In-game ad firms prepare war chests

Double Fusion, one of three main in-game advertising companies, is launching a $25m (13.7m) fundraising effort as the sector reaches a critical phase.

As the next wave of consoles are launched, which are capable of more sophisticated ads within games, the main in-game ad firms are putting together war chests to help convince games publishers to sign up with them.

Double Fusion’s fundraising effort comes just weeks after rival IGA Worldwide announced a $5m (2.7m) investment from Intel Capital to complete a funding round of $17m (9.3m). Earlier this year, Microsoft bought Massive for a reported $400m (220m).

At present, the ad networks are offering advances of up to 250,000 to publishers to secure the advertising rights for a blockbuster title. Total payments can reach 1m. For publishers, buy the content at a cheaper rate than they would be able to do elsewhere. The service encourages users to sell on the files on behalf of the music or film company."

Bertelsmann tried to run legal P2P services before, when it bought Napster in 2002. That failed to live up to expectations, but the company is hoping the potential to earn fees will encourage people to overcome their reluctance to pay this is a welcome rather than vital part of their business, but that is changing.

"The publishers want this to happen and it is the publishers that drive the consoles. For the publishers this is critical," says Jonathan Epstein, chief executive of Double Fusion.

"The stage we’re in right now is a bit of a land grab," says Michael Wood, director of in-game marketing specialist Tweed London. "It’s not yet a key revenue stream, but I completely see it becoming key."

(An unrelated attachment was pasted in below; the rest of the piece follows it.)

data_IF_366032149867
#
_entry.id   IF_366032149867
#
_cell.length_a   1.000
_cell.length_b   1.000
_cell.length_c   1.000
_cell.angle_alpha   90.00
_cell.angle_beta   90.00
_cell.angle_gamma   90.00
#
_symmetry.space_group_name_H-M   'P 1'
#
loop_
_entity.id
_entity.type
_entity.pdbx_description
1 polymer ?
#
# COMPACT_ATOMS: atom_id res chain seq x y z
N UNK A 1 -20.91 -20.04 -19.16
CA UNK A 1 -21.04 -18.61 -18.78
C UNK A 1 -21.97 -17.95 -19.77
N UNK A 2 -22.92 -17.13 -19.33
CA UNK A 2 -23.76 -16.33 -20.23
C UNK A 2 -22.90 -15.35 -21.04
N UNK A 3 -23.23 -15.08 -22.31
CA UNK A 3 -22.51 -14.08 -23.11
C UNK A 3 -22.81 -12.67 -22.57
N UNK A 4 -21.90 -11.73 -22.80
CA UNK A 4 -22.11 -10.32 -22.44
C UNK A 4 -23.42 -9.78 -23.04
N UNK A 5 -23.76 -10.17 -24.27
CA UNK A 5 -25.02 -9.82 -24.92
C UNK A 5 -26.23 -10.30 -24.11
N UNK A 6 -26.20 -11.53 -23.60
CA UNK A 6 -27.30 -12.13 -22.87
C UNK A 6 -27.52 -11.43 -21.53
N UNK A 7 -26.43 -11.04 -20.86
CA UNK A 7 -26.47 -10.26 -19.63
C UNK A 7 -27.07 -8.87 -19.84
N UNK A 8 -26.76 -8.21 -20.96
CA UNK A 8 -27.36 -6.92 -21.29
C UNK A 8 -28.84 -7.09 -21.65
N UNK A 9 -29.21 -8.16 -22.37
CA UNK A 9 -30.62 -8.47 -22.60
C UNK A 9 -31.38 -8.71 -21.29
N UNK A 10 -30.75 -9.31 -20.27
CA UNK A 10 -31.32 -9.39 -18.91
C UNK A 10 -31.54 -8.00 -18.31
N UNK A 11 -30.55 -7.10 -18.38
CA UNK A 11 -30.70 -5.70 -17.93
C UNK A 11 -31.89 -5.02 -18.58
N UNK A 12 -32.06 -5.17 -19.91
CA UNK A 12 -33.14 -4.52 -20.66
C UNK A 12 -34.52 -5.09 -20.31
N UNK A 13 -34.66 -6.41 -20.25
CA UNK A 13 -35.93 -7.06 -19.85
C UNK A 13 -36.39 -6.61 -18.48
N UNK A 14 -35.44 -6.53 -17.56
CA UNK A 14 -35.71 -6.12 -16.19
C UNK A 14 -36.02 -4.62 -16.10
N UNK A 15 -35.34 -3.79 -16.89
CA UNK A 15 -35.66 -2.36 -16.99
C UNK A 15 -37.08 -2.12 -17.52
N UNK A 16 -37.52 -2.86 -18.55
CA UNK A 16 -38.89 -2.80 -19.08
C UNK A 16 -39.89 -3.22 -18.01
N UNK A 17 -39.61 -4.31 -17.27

The US is leading the market, with key advertisers including Honda and Nike.

"We’re quite sure this market is going to be worth several billion dollars by 2010," says Mitch Davis, chief executive of Massive. "Budgets have increased rapidly over the past 12 months. We’re seeing solid six-figure budgets."

Epstein predicts that "most games coming for something that they could get for free elsewhere.

If it succeeds then the project will come as a welcome relief to a music industry that, although it likes to consider itself as being at the forefront of fashion, has failed to keep pace with consumers as they move online.

The figures are easy to dispute but the BPI, the record industry’s trade association, claims 1.1bn was lost in sales last year because of illegal online file sharing. The Association of Independent Music (AIM) says it would like to claw back around £500m a year. But the latest efforts of both appear destined to fail and, in the process, annoy most of those groups that the associations need to work with in the future.

On July 10, the BPI wrote to two internet service providers (ISPs), demanding they shut down the accounts of 59 people it says are illegally sharing music online. Two days later, AIM launched a plea for a new system of licensing digital music, which it calls Value Recognition Rights. This would involve ISPs or mobile firms paying a fee for each track downloaded over their networks. Both moves were immediately criticised as ill-thought out.

"How can they keep getting it so wrong again and again?" lamented one former senior executive at a major record label.

out in the second half of 2007" will have advertising. However, two key deals remain in the offing. Electronics Arts on the publisher side and Sony on the console side are both are expected to reach deals over in-game ads soon.

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